Convoy Finance: Emergencies Act Edition
In this edition of the convoy finance series, I look at the impact of the measures outlined in the Emergencies Act announcement. It’s a wild one, as this whole episode has been. Let me first warmly welcome the hundreds of new subscribers (!!) to this newsletter, and as always, a special thank you to the paid subscribers. Your support means a lot to me, particularly during the Ottawa occupation. Please note: this post was originally written before the regulations were published, and has since been updated.
Current as of 21 February 2022, 8:35 am
Implementing the Emergencies Act
On Monday, February 14 2022, the federal government announced that it was implementing the Emergencies Act in response to the occupation of Ottawa and the border blockades. The Act gives the government broad powers not available in normal circumstances. As part of the announcement, Deputy Prime Minister & Minister of Finance Freeland announced that part of the measures being implemented would be financial: this is about “following the money”. (In fact, this is about stopping the money, since there is little money that actually needs to be followed here…)There were four main actions that Freeland outlined: bringing crowdfunding platforms (including those dealing in cryptocurrencies) under Canada’s anti-money laundering and counter-terrorist financing legislation (PCMLFTA) as reporting entities, authorized banks to cease the provision of financial services to protesters, giving banks the ability to freeze and seize funds affiliated with the protest, and expanding information sharing between federal government institutions and banks and other financial service providers. The regulations generally follow these highlights, so while this article has been updated based on the regulations, I’ve kept the original format. Let’s dig in.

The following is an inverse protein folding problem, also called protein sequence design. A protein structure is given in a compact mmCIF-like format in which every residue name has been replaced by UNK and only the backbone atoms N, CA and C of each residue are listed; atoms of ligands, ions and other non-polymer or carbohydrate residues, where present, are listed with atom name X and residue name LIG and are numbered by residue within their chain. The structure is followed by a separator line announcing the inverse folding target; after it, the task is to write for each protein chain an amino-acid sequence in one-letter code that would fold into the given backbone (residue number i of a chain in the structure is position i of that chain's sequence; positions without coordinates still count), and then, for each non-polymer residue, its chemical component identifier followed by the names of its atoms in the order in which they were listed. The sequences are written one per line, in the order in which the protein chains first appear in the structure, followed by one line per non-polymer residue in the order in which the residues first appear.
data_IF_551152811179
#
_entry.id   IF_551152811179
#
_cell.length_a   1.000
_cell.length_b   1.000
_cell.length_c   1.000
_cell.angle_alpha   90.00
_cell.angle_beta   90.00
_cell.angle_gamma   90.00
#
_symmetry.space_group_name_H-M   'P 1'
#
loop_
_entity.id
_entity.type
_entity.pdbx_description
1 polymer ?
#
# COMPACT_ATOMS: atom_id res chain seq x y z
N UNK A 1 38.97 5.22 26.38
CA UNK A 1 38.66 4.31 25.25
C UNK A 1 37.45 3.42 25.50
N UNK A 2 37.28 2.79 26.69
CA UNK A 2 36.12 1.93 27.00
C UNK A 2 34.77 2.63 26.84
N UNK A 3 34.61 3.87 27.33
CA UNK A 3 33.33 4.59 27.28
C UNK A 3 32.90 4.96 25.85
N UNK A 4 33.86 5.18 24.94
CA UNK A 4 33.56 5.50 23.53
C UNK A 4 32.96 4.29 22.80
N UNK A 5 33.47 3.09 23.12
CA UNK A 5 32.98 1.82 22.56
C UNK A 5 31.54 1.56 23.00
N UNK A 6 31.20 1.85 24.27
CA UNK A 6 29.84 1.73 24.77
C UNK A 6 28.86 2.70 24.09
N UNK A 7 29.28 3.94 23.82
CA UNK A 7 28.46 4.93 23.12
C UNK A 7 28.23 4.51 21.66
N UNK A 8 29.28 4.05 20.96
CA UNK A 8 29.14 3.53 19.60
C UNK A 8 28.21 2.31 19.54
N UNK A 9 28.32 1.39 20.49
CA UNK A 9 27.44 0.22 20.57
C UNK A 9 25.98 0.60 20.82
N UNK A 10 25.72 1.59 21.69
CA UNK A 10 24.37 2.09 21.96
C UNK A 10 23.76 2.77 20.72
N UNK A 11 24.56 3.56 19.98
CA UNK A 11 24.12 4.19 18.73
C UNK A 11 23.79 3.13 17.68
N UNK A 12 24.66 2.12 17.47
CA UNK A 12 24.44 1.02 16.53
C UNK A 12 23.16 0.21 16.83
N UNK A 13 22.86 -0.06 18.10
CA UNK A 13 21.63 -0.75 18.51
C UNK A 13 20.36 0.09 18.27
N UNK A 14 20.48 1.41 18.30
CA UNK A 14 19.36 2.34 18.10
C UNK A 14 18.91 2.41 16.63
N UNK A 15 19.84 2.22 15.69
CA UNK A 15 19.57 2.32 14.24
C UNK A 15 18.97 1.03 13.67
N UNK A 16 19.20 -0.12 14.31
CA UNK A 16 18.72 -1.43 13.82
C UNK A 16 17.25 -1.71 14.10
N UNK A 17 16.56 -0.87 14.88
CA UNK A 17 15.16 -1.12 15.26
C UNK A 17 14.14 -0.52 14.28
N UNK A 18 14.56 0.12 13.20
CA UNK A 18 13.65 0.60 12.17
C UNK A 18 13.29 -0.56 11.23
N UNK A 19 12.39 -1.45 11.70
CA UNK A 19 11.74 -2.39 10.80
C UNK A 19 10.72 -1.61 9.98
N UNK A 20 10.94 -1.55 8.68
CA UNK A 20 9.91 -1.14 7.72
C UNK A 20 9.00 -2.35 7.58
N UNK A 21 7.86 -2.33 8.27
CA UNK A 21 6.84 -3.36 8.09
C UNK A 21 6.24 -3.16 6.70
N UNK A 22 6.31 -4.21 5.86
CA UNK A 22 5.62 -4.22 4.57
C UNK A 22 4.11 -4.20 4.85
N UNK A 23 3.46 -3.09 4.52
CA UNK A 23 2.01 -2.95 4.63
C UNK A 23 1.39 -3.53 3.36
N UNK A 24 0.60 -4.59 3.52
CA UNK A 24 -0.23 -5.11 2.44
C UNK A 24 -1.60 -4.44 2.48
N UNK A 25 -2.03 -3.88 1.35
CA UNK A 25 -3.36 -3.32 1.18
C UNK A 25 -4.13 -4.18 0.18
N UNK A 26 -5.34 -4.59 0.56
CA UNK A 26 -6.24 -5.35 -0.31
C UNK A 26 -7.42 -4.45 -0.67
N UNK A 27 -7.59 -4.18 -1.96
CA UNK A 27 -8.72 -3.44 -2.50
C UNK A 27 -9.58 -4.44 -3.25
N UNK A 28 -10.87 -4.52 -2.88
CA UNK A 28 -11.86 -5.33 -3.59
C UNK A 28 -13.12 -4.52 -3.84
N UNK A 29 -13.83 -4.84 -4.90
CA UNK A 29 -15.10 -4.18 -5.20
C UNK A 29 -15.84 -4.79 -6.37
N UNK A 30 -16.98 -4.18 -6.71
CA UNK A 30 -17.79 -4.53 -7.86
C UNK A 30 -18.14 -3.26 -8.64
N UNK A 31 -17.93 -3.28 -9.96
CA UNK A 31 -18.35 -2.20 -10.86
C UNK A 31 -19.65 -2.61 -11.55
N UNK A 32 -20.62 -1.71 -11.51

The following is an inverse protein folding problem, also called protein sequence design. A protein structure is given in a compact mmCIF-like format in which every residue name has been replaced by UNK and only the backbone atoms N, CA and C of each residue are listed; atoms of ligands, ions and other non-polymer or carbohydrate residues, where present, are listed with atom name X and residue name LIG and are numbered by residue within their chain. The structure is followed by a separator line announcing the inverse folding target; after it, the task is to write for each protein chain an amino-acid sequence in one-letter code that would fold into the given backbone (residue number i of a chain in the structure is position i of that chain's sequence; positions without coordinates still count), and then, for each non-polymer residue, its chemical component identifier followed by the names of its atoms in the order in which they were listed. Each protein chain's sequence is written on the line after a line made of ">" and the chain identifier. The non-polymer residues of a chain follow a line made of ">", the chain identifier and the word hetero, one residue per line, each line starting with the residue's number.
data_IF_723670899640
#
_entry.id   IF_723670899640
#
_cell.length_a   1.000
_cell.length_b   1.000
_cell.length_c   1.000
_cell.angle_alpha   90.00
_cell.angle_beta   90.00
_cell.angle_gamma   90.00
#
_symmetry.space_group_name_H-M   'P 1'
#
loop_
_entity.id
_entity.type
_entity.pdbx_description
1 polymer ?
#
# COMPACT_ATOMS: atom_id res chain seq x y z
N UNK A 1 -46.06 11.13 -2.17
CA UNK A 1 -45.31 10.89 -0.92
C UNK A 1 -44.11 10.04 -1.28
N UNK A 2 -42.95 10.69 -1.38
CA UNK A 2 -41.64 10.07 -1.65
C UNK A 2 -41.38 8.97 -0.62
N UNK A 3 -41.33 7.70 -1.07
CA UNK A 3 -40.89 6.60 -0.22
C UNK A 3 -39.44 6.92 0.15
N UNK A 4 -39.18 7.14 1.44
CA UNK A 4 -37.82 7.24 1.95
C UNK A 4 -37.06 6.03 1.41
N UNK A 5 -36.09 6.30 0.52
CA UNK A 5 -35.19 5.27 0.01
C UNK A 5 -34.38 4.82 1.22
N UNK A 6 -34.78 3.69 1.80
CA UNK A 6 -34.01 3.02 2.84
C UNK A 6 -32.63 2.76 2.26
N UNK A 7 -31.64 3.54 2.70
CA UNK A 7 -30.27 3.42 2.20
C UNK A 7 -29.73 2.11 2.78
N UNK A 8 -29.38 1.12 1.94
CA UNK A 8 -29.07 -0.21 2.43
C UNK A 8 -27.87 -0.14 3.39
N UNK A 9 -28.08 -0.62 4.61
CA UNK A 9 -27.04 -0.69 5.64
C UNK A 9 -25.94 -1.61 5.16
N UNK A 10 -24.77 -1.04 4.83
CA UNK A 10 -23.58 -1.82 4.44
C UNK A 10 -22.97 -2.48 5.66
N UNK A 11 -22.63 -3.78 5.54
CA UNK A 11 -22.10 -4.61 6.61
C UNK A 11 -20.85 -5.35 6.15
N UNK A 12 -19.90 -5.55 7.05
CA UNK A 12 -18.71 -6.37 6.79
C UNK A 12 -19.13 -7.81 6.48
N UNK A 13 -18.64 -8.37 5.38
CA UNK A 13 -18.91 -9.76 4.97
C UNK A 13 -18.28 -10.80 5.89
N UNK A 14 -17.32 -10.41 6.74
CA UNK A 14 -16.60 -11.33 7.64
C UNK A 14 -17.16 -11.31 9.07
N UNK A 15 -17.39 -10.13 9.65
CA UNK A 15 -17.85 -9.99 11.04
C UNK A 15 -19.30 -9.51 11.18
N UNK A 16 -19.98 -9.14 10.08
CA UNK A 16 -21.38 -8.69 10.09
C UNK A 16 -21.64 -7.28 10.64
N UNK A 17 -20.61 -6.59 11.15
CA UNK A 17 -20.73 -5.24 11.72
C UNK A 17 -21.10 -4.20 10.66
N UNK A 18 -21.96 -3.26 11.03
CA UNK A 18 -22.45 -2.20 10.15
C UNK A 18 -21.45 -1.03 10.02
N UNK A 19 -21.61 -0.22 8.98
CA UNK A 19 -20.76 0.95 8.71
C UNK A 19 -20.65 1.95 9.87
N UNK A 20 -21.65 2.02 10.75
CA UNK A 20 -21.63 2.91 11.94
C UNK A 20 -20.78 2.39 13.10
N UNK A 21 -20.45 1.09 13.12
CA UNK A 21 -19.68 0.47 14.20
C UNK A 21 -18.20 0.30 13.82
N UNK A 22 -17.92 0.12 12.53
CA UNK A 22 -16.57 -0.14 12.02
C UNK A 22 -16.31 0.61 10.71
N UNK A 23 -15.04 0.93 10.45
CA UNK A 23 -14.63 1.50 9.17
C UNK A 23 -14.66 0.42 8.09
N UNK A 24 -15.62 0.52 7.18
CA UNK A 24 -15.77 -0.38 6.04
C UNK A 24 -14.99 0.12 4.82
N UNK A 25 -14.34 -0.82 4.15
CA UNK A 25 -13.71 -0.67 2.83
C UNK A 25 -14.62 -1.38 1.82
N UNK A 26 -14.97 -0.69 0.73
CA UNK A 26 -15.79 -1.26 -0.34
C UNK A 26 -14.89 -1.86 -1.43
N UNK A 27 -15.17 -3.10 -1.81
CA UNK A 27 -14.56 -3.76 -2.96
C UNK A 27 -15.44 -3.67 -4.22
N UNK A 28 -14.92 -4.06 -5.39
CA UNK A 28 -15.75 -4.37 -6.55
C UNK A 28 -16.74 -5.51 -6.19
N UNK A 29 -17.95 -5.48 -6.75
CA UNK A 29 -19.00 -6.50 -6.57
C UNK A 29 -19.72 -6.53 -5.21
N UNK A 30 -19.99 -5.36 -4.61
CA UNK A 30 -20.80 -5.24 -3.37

Need to know more about convoy finance? Here’s what I’ve written so far.